Speaker at Global Conference on Pharmaceutics and Drug Delivery Systems 2018 - Marcelle Machluf
Technion – Israel Institute of Technology, Israel
Title : Overcoming the barriers to effective targeted drug delivery through stem cell-derived nano-ghosts


Targeted drug and gene delivery technologies, mostly for oncological applications, have been extensively investigated for more than three decades. With only seven passively-targeted systems and just two actively-targeted antibody-drug conjugates in oncological use, it seems, however, that the clinical translation of targeted drug delivery technologies suffers from relatively slow progression compared to other advanced cancer therapies. This limited translatability, despite overwhelming preclinical data, was largely attributed to wide variations in the tumor presentation of distinctive targetable characteristics. Such variations, seen both between patients and among the same patients during disease progression, limit the selectivity of targeted delivery technologies while giving rise to off-target effects and restricting their use to small population groups. Overall, these reduce the cost-effectiveness of targeted-delivery technologies and lower their industry appeal. Allogeneic mesenchymal stem cells (MSCs) engineered ex vivo to secrete bioactive compounds were suggested as a natural alternative to synthetic delivery systems. This alternative builds on MSCs allogeneic tolerability and their multiple evolutionarily-optimized inflammation-targeting mechanisms, which should allow them to home in on and deliver their payloads to different and evolving cancers. Despite ample advancements, this approach is still limited by MSC susceptibility to host-induced changes, permitting them to exert a short-term effect only and restricting repeated administrations.

In recent years, our lab has been developing a proprietary drug and gene delivery system termed Nano-Ghosts (NGs) that are based on nanometric vesicles manufactured through a scalable process from the cytoplasmic membranes of allogeneic MSCs following the removal of the cells’ cytoplasm and organelles. While excluding MSCs’ cytoplasmatic machinery, the NGs’ retention of MSC membranes equips them with a multitude of surface proteins that are regularly involved in MSC homing and immune evasion. This makes the inanimate NGs less susceptible to host-induced changes and safer than living cells while arming them with a targeting capacity similar to the MSCs. To date, we have demonstrated the NGs’ ability to selectively target models for metastatic lung tumors, prostate tumors, and orthotopic pancreas and brain tumors as well as models for neurological and degenerative diseases. NGs were shown to actively traffic across the BBB and infiltrate the bulk of even highly desmoplastic tumors. Inside the tumor niche, the NGs were found to interact with cancer cells and stem cells and endothelial and immune cells, while avoiding such interactions in other parts of the body. Different methods were developed to load the NGs with a variety of bioactive compounds including small molecule drugs, proteins, and nucleic acids, which have dramatically improved the drugs’ therapeutic outcomes in all oncological models tested. Safety studies revealed no immunotoxicity or organ toxicity in response to more than ten times the NGs’ effective therapeutic dose as well as no primary or secondary immune response. Collectively, our results demonstrate the translational potential of harnessing the homing capabilities of MSC in an imamate NG platform that requires no materials from the patient himself and that can be used as an off-shelf-product delivering diverse payloads for treating a broad range of indications.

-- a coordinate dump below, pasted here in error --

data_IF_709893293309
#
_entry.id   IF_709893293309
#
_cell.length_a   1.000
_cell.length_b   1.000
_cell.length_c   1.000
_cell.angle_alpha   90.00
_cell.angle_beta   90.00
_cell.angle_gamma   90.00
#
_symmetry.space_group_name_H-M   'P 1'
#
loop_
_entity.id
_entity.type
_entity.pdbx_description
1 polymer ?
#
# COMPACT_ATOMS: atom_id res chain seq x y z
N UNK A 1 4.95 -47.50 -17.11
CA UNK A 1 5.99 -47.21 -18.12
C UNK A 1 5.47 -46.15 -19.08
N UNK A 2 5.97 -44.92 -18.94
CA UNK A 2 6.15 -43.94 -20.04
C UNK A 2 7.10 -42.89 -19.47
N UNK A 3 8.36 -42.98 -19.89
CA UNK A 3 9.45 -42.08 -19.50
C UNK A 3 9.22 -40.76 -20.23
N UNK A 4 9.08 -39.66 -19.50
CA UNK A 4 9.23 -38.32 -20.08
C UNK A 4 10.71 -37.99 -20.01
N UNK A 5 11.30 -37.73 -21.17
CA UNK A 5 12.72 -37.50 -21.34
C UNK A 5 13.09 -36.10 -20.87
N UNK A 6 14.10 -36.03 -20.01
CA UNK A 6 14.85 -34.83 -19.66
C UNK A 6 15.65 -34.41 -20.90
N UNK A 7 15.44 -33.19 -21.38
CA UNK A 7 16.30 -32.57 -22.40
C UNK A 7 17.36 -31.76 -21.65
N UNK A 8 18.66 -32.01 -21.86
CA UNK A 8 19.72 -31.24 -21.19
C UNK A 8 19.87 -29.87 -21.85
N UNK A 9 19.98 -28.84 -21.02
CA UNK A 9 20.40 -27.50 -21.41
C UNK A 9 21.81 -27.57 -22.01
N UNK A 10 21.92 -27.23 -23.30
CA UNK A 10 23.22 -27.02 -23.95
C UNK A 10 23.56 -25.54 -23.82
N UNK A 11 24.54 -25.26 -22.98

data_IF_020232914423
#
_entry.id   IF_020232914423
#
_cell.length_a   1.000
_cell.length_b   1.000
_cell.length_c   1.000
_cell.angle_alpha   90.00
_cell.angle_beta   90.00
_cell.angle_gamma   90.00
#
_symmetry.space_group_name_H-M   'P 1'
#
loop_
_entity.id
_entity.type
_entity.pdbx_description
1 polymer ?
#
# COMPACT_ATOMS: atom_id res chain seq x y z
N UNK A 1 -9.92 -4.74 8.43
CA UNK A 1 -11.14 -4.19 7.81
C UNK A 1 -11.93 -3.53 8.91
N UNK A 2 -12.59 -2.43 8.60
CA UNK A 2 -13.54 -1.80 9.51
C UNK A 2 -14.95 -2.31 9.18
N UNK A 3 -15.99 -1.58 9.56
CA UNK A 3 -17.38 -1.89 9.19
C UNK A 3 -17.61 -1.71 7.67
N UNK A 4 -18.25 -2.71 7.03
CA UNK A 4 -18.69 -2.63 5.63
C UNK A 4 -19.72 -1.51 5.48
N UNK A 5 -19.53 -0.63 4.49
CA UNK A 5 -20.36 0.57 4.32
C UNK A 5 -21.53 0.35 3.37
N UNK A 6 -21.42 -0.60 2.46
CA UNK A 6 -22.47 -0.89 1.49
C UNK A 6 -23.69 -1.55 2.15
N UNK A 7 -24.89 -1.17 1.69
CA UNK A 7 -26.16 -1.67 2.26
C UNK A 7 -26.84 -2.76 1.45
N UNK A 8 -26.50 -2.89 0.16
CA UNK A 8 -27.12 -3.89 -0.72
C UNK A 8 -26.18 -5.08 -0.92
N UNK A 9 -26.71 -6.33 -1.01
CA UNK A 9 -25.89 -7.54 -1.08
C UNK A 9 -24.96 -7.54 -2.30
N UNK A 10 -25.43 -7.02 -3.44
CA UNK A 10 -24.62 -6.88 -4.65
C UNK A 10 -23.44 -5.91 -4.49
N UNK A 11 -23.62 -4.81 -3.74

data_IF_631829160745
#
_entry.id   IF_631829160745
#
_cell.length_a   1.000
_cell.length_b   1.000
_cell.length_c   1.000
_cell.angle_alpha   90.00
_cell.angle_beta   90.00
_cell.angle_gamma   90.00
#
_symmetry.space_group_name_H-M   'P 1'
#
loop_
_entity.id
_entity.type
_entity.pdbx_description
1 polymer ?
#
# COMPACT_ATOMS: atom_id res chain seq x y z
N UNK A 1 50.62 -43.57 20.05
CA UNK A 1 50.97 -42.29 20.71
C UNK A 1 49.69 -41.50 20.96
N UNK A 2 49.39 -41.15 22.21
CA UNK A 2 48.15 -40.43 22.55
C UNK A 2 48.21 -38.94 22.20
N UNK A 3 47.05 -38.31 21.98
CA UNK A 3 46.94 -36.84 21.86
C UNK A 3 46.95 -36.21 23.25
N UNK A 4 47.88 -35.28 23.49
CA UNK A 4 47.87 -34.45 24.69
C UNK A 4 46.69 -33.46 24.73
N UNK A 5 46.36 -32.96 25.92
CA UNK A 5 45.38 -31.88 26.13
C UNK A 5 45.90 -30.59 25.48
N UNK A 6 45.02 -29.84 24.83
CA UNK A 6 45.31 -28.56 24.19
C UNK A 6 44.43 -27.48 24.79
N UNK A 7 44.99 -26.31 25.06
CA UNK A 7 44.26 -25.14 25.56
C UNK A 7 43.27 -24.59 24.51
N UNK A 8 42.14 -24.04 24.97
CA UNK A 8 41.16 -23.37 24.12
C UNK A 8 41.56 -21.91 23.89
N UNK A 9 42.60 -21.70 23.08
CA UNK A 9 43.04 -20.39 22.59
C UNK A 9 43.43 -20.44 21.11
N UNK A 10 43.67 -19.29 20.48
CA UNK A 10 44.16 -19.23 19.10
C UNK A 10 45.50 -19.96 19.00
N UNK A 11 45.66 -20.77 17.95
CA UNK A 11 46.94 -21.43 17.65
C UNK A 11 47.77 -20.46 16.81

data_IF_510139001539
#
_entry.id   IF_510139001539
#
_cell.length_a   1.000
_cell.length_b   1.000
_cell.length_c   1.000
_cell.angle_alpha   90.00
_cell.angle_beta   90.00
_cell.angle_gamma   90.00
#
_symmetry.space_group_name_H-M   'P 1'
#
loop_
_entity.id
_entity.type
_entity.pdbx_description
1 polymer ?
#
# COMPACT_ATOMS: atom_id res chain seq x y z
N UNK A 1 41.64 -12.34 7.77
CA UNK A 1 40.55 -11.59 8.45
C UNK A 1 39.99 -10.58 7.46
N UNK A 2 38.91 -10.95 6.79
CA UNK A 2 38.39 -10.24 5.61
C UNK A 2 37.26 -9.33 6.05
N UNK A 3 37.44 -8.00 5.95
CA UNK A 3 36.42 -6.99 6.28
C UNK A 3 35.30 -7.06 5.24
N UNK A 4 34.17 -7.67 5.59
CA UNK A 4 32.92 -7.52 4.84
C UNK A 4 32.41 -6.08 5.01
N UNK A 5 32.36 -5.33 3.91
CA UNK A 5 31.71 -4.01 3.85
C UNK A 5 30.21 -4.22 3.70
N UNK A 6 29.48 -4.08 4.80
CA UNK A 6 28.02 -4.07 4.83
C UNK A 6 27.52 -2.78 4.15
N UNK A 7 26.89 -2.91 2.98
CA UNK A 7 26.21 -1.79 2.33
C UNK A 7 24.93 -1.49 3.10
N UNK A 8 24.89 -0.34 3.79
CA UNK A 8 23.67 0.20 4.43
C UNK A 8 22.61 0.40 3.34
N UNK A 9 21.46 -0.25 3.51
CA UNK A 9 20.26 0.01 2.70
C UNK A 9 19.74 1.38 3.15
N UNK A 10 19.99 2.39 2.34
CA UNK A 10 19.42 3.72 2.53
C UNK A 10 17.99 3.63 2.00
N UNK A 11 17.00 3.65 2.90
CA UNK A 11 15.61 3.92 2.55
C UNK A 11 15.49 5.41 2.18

Audience take away:
• The major limitations to the clinical translation of targeted drug and gene delivery technologies.
• The concept of drug and gene delivery by Nano-Ghosts.
• How Nano-Ghosts can potentially overcome some of the drawbacks of current delivery technologies.
• Exposed to a unique platform they can use to selectively deliver their own APIs to different pathologies.


Marcelle Machluf received her PhD in Biotechnology from the Ben-Gurion University, after which she went on to complete a post-doctoral fellowship at the Harvard Medical School. Since joining the Technion in 2001, Marcelle’s research focused on the bioengineering of drug and gene delivery systems, and of cell-based and cell-free therapies. Prof. Machluf’s papers appeared in leading journals including Nature Biotechnology, Nano Letters, and Blood, and have been cited over 3,200 times. In 2017 Marcelle was appointed Head of the Faculty of Biotechnology & Food Engineering. Prof. Machluf is also the President of the Israeli chapter of the Controlled Release Society and holds an Adjunct Professor position at the Nanyang Technological University of Singapore.